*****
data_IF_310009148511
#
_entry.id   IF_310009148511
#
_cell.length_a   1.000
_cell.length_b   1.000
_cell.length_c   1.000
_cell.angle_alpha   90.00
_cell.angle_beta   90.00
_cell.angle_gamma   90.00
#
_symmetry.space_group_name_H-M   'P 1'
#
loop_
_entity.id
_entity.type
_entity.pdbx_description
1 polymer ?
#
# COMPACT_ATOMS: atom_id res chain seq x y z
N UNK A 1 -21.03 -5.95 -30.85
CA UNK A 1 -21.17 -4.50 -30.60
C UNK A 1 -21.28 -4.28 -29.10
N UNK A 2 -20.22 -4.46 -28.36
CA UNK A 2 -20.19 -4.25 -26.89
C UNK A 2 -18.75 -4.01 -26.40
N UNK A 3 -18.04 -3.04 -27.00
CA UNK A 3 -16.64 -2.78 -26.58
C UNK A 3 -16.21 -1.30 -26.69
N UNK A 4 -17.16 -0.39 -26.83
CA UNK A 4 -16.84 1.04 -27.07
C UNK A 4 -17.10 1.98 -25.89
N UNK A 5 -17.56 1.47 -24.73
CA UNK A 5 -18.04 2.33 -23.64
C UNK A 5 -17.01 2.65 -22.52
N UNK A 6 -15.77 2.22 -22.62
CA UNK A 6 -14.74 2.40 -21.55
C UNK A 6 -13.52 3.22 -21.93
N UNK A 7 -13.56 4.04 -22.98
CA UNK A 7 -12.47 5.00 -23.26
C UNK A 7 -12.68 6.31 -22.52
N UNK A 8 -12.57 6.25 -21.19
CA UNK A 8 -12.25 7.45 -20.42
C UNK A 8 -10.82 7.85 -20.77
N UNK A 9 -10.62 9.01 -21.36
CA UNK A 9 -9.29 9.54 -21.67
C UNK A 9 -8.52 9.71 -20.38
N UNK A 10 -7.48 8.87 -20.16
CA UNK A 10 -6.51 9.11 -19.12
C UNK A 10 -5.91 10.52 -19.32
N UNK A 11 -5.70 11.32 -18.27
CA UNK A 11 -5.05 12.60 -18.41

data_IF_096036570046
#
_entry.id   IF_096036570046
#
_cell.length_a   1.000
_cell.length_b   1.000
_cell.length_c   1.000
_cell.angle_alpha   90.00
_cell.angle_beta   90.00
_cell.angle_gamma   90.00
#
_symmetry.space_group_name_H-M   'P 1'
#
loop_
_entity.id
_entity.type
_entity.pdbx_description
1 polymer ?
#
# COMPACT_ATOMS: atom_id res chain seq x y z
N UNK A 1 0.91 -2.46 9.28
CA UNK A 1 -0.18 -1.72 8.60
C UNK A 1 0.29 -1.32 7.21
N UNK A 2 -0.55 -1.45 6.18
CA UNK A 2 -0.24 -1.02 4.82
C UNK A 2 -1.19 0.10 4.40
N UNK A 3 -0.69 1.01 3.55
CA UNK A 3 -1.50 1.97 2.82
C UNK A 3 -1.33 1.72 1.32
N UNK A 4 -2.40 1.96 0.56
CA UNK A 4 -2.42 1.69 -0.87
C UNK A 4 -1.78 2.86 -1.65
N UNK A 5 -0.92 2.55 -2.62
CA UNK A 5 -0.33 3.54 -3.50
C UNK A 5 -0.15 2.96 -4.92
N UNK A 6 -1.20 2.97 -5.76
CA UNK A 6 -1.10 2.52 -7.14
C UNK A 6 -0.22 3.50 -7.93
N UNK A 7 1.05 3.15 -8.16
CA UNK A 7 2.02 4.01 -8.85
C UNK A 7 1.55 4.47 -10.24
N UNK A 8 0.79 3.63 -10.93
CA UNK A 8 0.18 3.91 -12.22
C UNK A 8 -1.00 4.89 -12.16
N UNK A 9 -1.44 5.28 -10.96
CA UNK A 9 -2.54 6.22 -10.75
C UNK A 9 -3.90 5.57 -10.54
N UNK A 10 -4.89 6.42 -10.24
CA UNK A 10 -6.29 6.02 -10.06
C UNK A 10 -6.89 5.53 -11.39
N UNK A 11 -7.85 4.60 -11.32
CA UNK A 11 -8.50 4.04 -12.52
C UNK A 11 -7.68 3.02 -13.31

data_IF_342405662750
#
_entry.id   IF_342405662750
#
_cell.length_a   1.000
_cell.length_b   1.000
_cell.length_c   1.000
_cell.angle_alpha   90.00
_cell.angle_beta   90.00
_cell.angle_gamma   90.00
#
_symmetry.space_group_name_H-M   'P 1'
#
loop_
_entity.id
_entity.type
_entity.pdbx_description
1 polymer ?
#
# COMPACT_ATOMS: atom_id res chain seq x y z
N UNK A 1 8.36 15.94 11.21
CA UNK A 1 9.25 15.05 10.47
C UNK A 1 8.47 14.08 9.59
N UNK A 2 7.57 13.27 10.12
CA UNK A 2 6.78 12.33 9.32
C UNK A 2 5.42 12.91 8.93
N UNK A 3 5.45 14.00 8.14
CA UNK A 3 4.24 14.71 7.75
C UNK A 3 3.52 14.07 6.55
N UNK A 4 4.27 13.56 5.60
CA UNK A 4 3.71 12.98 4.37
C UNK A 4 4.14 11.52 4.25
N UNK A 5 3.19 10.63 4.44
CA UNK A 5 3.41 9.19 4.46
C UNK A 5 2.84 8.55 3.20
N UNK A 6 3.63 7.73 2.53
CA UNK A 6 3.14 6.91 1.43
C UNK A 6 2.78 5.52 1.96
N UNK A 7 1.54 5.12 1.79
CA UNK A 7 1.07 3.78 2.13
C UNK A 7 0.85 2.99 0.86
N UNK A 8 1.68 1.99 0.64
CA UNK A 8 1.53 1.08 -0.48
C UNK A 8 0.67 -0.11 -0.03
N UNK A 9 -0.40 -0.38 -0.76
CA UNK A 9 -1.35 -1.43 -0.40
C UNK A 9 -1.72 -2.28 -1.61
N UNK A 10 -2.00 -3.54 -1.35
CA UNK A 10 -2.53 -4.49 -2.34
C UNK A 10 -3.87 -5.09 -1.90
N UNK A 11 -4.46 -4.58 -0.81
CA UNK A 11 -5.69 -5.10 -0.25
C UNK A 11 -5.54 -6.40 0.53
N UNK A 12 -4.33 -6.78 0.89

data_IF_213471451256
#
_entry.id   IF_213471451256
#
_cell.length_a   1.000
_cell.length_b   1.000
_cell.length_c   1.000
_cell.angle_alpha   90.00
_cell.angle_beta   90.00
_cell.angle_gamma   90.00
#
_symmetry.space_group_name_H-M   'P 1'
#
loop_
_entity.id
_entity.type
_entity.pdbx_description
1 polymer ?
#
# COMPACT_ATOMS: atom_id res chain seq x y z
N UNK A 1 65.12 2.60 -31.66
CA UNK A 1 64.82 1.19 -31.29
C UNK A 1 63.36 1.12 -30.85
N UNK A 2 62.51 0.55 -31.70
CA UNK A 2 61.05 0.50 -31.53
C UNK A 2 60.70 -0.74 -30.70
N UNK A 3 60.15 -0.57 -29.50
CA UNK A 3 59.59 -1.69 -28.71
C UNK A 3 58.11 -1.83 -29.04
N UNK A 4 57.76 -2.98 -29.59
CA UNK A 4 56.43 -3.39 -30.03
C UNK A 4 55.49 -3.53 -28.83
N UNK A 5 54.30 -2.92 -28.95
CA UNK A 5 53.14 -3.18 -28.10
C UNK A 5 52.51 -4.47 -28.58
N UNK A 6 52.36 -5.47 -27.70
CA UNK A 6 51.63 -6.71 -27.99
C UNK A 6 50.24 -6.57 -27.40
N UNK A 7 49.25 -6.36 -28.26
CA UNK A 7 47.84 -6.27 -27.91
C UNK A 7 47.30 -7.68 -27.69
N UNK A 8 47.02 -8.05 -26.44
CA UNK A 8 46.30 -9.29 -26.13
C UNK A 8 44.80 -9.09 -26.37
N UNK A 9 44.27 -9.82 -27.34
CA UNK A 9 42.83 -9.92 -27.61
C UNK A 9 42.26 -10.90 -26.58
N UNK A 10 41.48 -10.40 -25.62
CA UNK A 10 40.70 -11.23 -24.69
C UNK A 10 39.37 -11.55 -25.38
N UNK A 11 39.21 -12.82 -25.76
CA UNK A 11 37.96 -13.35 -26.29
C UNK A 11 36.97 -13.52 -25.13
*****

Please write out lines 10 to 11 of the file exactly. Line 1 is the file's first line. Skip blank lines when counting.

_cell.angle_gamma   90.00
#